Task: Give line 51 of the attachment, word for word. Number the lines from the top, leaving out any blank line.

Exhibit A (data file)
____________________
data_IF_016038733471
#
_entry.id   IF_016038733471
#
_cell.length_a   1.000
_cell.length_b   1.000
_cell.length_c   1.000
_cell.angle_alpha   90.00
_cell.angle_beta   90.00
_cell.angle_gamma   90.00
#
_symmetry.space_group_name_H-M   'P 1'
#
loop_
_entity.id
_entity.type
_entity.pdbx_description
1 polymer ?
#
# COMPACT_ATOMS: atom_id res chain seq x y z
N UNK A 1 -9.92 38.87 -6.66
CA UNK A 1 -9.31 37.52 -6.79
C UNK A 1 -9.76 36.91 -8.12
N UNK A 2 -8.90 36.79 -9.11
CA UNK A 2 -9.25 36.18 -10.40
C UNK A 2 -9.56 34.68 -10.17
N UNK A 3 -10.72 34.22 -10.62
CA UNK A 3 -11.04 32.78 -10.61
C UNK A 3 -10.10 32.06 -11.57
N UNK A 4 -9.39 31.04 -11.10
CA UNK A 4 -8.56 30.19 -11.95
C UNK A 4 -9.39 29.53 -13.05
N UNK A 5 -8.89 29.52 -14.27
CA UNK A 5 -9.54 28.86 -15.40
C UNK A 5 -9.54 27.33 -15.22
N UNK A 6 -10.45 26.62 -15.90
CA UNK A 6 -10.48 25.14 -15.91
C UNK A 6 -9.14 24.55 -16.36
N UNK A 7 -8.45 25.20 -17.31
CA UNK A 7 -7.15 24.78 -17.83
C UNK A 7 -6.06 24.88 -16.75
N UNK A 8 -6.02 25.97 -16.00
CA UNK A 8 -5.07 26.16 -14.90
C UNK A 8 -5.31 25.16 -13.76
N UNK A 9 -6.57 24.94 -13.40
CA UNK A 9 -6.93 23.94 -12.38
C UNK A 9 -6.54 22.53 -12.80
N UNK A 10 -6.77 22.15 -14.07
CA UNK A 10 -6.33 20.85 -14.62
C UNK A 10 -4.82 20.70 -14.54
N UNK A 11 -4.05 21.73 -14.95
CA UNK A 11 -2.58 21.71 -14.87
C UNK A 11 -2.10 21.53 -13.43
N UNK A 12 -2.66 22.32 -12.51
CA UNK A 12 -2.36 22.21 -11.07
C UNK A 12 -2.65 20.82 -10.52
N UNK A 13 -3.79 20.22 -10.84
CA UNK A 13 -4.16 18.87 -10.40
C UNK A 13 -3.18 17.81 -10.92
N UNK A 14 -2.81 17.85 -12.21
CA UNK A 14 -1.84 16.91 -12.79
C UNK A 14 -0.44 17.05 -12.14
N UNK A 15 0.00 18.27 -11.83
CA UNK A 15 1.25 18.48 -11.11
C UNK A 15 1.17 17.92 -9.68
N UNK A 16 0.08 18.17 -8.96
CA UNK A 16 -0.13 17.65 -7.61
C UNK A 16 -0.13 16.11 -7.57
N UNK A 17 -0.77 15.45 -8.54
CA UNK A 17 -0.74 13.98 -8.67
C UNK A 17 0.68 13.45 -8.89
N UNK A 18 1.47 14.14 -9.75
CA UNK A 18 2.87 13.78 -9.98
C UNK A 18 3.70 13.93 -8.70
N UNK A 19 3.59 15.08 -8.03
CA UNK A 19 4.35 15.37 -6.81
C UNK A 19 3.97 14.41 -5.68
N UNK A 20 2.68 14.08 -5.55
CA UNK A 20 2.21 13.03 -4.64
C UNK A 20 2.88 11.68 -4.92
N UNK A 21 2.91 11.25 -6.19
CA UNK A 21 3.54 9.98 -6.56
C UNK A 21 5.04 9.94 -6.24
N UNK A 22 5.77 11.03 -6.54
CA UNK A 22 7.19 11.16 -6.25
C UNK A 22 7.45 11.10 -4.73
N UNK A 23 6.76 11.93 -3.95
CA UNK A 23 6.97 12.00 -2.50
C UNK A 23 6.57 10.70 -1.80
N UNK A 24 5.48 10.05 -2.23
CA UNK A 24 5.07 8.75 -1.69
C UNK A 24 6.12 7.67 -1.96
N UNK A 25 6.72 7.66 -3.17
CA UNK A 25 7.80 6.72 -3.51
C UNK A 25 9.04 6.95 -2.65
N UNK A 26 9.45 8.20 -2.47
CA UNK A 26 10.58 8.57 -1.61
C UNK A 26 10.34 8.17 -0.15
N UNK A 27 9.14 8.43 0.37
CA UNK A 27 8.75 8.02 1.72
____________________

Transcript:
N UNK A 11 -4.05 21.73 -14.95